I would say: what they are looking for is: someone bright ( you must be with your a-levels). But also, someone who will do what they are told and learn fast. Older people find the second bit harder, so if you can demonstrate a williness to learn and change you'll be able to over come that barrier. You can emphasise your "professional" experience. Graduates straight out from uni don't know what its like to work in an office (or perhaps work at all). This is your major plus.


Good luck,



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08th Sep 2010 20:29

Phyics Teacher continued.

the big difficulty now is that business is still tough for accountancy firms: most businesses that go bust do so at the end of a recession, or just after it. Therefore, accountancy firms are still losing clients: hence don't want to employ new staff. When I got my job back in 2006, there was a relative boom and gap in numbers of applicants.

Our small firm lost 2 members of chargeable staff at the beginning of the recession, and we've only hired one more since then.

therefore, you may have to wait longer than I did to find that first accountancy job.

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08th Sep 2010 23:16

Stick to industry

Industry seems a better option for you. Practices just aren't recruiting much and even though you have the ability to make it, you're not likely to get the opportunity. If you don't like dealing with clients, I'm not sure why you'd even want a job in practice.

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09th Sep 2010 13:18

Don't do it...

You don't explain why you want to make this change so I'll assume you're doing it because you think you'll earn more as an Accountant than as an Engineer...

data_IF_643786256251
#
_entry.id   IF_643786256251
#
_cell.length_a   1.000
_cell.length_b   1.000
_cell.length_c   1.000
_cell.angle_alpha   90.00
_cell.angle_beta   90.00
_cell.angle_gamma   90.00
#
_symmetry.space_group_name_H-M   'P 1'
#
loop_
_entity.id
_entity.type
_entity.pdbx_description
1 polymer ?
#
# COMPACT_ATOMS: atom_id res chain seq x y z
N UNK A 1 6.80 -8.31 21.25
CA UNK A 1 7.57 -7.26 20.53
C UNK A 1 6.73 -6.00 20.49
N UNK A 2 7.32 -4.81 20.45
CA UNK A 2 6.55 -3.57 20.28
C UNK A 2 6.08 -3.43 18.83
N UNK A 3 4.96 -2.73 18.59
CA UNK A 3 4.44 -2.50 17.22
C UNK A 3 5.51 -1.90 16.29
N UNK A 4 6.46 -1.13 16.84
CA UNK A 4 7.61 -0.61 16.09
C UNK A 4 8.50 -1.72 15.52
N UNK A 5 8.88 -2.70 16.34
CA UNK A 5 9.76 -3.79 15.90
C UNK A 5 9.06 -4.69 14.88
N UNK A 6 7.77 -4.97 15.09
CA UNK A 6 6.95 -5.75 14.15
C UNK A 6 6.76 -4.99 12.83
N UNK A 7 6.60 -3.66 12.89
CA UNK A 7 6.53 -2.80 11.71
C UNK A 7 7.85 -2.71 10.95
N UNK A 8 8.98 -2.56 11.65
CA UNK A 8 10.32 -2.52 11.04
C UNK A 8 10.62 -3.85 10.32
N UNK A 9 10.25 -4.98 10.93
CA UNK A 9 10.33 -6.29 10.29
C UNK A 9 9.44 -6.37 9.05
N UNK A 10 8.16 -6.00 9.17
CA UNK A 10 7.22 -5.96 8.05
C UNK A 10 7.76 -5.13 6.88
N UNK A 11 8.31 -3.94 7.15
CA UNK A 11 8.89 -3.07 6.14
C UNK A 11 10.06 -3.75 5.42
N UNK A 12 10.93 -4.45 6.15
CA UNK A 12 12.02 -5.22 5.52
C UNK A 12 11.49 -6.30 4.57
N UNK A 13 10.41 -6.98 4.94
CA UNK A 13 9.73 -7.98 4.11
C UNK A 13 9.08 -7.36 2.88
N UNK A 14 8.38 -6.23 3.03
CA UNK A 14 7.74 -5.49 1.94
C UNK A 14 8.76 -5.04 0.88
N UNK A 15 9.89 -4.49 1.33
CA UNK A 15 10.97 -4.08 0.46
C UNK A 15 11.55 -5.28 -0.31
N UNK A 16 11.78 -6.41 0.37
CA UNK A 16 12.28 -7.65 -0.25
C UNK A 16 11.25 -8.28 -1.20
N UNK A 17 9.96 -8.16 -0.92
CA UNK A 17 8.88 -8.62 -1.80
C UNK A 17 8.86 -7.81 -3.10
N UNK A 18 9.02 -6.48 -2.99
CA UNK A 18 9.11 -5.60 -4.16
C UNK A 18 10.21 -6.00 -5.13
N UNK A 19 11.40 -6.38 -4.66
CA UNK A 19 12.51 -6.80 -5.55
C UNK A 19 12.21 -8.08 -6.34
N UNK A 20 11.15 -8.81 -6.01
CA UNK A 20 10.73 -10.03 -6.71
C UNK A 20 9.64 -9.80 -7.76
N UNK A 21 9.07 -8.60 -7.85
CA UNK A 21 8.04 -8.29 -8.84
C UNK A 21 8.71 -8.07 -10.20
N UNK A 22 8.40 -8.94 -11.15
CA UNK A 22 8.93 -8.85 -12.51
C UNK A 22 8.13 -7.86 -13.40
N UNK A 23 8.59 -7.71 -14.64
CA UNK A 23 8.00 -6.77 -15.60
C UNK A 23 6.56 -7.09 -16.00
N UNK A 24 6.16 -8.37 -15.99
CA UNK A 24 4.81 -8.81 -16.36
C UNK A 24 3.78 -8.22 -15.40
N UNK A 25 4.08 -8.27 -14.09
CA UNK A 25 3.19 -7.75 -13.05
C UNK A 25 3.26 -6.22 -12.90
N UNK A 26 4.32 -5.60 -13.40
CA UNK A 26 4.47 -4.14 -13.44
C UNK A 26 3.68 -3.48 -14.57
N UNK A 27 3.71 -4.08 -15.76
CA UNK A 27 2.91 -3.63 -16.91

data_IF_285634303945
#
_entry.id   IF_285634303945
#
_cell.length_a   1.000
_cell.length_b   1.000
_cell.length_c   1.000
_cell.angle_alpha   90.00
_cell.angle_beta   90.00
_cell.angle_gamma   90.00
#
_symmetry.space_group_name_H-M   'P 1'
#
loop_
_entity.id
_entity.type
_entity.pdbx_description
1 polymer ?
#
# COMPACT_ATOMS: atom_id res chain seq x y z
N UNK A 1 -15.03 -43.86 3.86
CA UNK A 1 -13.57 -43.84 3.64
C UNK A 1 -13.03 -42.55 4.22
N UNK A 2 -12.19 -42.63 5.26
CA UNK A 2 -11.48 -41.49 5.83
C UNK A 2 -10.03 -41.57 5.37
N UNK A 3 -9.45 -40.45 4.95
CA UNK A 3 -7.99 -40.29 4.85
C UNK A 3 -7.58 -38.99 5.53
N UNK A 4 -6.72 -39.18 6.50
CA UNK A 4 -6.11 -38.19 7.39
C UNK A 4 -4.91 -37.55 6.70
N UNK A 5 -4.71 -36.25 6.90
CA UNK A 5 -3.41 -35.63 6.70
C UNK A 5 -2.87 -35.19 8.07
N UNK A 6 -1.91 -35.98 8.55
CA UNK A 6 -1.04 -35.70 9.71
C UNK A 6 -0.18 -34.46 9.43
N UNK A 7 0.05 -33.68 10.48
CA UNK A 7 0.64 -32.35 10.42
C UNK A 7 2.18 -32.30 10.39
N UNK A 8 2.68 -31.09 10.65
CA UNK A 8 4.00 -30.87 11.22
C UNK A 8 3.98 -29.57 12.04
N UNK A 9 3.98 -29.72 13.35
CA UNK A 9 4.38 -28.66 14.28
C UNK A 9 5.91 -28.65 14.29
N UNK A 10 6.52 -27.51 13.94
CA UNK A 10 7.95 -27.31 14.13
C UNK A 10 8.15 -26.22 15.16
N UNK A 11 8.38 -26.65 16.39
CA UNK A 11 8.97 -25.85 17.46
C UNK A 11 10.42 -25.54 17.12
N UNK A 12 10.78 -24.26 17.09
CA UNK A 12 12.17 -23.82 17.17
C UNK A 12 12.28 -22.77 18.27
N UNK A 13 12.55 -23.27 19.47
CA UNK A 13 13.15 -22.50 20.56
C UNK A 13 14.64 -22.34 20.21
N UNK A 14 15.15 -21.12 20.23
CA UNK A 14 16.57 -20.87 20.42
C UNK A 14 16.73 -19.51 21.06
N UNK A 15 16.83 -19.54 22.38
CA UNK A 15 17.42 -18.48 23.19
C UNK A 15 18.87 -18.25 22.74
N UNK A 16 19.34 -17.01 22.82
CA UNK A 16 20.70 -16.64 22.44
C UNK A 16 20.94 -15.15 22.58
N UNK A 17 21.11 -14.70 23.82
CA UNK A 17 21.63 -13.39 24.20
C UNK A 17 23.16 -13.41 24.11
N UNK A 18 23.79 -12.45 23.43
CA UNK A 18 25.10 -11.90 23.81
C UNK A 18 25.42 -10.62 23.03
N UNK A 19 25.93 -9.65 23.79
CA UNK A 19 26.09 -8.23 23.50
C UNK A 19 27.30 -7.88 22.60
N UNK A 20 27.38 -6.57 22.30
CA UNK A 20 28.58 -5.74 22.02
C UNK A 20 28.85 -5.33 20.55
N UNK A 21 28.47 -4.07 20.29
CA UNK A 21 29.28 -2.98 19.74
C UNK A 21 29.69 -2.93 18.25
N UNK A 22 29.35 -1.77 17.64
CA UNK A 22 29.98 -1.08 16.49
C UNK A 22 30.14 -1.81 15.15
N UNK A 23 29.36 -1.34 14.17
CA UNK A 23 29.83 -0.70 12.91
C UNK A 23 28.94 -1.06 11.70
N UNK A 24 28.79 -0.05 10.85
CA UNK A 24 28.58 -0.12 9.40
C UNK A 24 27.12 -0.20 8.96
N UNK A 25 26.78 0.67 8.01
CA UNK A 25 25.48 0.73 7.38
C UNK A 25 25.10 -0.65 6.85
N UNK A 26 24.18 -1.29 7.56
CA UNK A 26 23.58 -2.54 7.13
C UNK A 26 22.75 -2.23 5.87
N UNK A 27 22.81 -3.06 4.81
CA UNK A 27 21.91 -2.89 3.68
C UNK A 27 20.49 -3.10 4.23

Things for you to think about:

1) I ran a successful business...but have taken it off my CV to please the "boring corporate shortsighted numpties who you want to work with..." hmmm... doesn't that tell you something?

2) I think you'll find the majority of the better paid accountancy jobs want "client facing" type people skills... whether within practice or out of it...

3) Your access to the better jobs will be hampered later by not having "Big 4" on your CV and as you've already mentioned no 2:1

4) I don't really see a future for accountants as technology takes over the actual need for bean counters will go - I think it already is going - I used to earn what you are earning as a PQ and that is over 20 years ago...

Anyway, I could be wrong here but it sounds to me like you are trying to qualify your way into a better paying job. That's exactly what I did! I'm an ACCA with an MSc IT... who doesn't naturally fit in today's corporate accounting world...

What you really need to do is ask yourself what you want to be doing each day for the rest of your life.

My advice would be to build a business if you can... much more varied, interesting and challenging... which is what I'm thinking about doing now - I just need some cash - hmmm... where can I earn £50k ?


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27th Oct 2010 17:18

Engineering grad (should I go down engineering route or accounta

Hi all,

This post is exactly what I've been wondering myself. I got a first from Glasgow Uni (masters mechanical engineering) this summer and am unsure if I should go down the engineering route or accountancy route. I have been told engineers are undervalued, the work is harder/more challenging and you don't get paid as much as accountants, oh and I'd be going into the Oil&Gas Industry after extensive internships over the course of my studies so I'd be travelling internationally all the time and have no life. 

Can anyone give me advice on the the matter, I have all the skills to enter both industries such as client facing, communication and analytical skills, so its really just a case of choosing but I can't seem to make the choice :(.

Oh and sorry for stealing this thread I would add my comments on the matter but I don't have any experience. What I would say is that the big companies get so many applicants that it really is just a way of reducing the numbers by asking for 2.1 and above. Too entrepreneurial and excuses like that are really just rubbish as all companies look for people able to think creatively, maybe just tone it down a little in interviews and definately include setting your own business up on your CV, maybe just say that you aren't working on it just now. 

Cheers and any advice would be much appreciated.